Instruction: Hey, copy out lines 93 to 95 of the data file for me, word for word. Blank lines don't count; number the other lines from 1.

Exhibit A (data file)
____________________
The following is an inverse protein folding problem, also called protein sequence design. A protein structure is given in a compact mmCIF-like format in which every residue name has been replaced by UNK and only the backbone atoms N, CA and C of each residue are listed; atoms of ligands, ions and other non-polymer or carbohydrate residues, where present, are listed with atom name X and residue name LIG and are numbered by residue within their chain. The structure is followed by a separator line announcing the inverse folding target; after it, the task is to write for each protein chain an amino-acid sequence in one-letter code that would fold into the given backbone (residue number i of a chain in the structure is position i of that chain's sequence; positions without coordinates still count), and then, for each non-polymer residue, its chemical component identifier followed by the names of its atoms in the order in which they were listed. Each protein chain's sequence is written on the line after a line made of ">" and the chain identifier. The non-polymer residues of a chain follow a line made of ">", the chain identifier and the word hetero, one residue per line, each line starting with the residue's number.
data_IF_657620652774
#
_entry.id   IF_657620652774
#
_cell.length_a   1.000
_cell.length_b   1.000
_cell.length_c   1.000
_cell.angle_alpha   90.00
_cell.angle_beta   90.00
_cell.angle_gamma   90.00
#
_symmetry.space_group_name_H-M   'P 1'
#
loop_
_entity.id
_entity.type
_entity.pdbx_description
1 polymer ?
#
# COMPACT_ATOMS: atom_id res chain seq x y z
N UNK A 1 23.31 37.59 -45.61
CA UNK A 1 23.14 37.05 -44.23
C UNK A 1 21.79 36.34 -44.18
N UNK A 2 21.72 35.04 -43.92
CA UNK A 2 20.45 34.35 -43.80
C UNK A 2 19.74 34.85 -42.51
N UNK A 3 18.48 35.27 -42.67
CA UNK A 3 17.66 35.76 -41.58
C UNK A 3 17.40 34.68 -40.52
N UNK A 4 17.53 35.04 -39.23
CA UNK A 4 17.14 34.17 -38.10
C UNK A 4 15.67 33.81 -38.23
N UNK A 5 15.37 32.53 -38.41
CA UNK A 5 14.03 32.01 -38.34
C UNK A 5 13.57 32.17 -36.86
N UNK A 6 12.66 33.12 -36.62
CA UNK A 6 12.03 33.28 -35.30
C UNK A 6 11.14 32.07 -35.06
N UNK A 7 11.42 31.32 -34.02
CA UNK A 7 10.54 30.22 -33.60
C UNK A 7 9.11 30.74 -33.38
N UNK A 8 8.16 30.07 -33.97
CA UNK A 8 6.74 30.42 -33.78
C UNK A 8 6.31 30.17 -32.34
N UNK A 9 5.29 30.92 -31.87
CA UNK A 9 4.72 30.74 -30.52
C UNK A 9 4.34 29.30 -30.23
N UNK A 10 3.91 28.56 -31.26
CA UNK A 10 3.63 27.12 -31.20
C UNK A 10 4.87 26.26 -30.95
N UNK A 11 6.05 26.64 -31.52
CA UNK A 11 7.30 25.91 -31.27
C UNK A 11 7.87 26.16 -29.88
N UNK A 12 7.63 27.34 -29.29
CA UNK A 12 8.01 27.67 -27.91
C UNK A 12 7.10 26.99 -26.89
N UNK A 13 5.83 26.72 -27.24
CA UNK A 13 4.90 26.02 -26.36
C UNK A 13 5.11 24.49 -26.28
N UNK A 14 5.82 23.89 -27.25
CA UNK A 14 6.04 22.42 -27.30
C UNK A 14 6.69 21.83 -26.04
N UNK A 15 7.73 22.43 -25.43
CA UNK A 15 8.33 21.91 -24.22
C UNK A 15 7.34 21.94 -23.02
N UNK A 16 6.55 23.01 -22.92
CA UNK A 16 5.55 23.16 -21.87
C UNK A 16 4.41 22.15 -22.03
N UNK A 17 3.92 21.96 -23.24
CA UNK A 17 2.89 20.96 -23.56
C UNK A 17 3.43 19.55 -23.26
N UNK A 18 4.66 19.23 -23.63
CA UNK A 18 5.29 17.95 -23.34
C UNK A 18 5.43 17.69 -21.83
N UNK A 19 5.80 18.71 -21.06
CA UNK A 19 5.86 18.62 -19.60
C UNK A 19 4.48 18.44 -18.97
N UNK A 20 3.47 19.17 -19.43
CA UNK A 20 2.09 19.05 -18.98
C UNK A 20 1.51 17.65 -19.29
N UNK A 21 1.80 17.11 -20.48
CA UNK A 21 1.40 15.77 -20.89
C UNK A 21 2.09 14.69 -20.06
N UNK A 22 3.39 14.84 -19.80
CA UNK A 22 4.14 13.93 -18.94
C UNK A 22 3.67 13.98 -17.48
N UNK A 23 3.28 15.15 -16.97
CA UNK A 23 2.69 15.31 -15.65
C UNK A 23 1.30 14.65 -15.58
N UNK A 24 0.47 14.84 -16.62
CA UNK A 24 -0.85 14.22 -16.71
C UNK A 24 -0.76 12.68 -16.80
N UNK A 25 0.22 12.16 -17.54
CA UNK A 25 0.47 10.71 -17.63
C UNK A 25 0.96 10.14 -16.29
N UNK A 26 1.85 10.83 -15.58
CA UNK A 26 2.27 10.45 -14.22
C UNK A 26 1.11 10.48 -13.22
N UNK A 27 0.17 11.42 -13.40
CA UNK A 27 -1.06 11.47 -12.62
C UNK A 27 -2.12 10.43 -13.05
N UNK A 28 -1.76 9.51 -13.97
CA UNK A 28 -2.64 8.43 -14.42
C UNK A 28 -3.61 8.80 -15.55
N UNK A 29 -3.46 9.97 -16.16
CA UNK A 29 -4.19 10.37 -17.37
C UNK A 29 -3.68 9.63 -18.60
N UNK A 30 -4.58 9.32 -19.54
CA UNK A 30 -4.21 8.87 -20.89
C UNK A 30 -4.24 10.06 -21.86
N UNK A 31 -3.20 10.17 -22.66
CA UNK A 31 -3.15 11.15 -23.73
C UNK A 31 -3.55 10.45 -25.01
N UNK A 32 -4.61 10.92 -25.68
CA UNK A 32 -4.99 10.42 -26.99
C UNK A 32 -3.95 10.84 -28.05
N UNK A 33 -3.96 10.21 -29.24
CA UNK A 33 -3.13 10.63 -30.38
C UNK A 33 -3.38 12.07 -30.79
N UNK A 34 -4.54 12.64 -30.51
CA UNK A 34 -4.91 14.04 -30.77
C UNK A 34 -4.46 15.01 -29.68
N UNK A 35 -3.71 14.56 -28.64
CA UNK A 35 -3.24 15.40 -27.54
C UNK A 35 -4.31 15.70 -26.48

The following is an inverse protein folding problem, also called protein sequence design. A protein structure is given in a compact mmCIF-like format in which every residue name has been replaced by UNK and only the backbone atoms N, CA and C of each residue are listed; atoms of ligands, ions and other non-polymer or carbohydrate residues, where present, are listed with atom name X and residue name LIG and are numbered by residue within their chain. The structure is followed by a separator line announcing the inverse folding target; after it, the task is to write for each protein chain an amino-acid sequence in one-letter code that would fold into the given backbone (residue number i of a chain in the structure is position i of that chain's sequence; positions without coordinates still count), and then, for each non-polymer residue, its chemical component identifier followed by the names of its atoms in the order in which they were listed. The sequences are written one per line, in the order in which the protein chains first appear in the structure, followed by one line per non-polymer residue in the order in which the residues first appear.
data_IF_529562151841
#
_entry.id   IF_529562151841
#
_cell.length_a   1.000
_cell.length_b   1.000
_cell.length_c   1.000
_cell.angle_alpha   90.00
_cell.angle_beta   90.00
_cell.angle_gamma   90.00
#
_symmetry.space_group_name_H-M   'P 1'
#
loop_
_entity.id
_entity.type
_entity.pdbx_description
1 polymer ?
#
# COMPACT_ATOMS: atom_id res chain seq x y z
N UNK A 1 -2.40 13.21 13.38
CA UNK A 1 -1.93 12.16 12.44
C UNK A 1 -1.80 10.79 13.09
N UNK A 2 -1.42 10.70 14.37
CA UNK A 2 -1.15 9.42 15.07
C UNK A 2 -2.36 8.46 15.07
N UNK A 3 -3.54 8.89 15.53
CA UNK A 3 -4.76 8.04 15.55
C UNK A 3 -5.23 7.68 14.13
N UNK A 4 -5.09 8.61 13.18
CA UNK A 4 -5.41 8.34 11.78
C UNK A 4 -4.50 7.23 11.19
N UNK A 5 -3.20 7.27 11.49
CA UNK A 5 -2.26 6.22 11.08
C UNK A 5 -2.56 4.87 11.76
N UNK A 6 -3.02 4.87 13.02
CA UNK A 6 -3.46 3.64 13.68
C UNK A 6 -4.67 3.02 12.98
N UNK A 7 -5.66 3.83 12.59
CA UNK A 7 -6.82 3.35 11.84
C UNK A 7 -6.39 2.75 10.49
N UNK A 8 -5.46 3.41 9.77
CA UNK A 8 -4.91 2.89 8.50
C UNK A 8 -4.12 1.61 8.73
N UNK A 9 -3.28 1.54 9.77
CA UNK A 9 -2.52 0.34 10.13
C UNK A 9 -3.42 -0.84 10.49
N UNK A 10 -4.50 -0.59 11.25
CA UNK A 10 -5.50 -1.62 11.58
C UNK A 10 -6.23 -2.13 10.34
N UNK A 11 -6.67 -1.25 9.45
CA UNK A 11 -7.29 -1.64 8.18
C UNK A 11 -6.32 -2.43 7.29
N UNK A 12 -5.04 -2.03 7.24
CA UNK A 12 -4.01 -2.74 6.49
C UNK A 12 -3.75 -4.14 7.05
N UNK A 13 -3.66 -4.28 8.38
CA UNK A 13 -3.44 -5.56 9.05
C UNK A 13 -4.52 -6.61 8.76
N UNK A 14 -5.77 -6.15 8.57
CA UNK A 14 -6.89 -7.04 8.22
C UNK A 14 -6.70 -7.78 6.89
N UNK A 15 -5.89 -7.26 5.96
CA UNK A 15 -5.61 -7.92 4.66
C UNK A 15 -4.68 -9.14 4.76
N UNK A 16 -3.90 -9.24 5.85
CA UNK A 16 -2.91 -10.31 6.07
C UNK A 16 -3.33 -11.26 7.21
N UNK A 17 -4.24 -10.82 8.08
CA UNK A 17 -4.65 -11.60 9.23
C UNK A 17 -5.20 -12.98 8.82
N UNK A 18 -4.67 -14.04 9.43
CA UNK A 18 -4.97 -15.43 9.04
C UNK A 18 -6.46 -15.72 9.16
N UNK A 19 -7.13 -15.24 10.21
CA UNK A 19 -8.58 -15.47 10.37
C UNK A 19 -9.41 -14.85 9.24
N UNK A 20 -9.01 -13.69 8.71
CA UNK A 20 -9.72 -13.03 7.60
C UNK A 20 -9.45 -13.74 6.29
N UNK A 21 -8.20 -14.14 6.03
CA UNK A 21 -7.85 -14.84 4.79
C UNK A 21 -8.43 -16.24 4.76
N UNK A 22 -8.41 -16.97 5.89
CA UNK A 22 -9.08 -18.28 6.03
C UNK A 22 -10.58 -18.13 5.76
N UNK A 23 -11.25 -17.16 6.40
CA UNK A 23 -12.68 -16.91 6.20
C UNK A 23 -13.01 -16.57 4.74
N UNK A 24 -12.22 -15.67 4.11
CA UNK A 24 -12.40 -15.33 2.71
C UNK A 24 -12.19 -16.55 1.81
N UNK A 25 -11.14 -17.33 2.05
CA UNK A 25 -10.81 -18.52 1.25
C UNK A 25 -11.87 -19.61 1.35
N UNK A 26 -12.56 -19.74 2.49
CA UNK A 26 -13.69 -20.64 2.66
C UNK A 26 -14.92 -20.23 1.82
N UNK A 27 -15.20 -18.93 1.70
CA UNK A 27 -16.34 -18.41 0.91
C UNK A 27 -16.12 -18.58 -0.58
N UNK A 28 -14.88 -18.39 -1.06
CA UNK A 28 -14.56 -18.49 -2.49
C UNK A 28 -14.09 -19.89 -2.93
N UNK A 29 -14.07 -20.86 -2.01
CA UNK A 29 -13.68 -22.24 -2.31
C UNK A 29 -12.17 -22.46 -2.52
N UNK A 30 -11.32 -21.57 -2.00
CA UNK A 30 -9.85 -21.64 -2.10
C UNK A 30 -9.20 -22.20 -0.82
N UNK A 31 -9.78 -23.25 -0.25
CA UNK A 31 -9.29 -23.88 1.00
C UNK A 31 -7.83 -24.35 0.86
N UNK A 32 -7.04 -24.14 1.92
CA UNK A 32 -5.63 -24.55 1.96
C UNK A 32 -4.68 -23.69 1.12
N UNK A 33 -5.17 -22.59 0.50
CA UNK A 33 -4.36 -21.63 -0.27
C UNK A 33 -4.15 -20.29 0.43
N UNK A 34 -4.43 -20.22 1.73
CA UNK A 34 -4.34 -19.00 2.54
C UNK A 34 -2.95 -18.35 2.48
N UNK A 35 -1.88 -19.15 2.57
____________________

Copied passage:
C UNK A 24 -0.76 12.68 -16.80
N UNK A 25 0.22 12.16 -17.54
CA UNK A 25 0.47 10.71 -17.63